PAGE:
Editor’s Note: On August 28, 1963, an estimated 1,500 Unitarian Universalists joined the 250,000 Americans who gathered in Washington, D.C., for the March on Washington for Jobs and Freedom. The Unitarian Universalist Association recognizes this seminal history with the following message, and UU World magazine shares its commitment.
“As the 60th anniversary of the 1963 March on Washington approaches, we honor this foundational moment. Yet, we know that the fight for full equity and civil rights is far from over.
While we recognize the dedication and courage of those who came before, we also recognize that this history, especially for UUs, is complex. In his well-known speech on the steps of the Lincoln Memorial, the Rev. Dr. Martin Luther King Jr. shared a vision of Beloved Community. As Unitarian Universalists, we are called to continue working in solidarity with Black-led movements for justice.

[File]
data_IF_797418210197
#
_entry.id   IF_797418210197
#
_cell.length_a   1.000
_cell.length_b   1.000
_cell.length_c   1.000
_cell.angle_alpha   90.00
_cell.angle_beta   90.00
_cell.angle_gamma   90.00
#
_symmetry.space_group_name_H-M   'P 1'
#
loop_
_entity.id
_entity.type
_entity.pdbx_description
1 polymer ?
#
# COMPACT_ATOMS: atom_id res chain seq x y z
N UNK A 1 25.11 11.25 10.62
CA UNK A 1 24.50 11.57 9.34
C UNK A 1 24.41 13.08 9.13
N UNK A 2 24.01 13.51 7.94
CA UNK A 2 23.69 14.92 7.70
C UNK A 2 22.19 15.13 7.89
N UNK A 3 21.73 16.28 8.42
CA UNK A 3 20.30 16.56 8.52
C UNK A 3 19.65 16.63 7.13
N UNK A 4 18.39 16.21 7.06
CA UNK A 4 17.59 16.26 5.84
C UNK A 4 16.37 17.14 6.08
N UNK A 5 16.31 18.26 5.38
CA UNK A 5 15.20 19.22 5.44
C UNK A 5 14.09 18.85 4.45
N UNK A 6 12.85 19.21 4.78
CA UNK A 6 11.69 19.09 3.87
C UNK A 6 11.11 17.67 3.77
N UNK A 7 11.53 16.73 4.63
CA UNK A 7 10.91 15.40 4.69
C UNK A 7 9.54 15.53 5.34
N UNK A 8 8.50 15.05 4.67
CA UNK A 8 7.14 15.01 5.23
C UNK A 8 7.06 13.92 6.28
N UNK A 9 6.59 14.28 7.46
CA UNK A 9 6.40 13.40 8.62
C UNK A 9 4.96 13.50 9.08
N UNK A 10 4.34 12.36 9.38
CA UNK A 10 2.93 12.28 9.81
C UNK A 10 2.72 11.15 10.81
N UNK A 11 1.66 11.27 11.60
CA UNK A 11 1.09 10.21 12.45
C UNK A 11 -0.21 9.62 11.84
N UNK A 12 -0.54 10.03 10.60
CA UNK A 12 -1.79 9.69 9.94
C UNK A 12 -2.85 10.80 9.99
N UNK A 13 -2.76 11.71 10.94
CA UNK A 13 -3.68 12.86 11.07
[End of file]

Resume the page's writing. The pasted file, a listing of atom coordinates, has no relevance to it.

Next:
We recommit to this essential work in the face of rising authoritarianism and attacks on civil liberties, including voting rights.”
The Association’s UU the Vote initiative has focused UU organizing not only on voter mobilization, but on democracy as a whole beyond election cycles. It also continues to deepen collaborations with congregations, UU State Action Networks, and Movements led by frontline communities.
For further reading on Unitarian Universalism’s complicated history on issues of race,UU World recommends this article, which includes a list of additional resources: “The Empowerment Tragedy” by the Rev. Dr. Mark D. Morrison-Reed.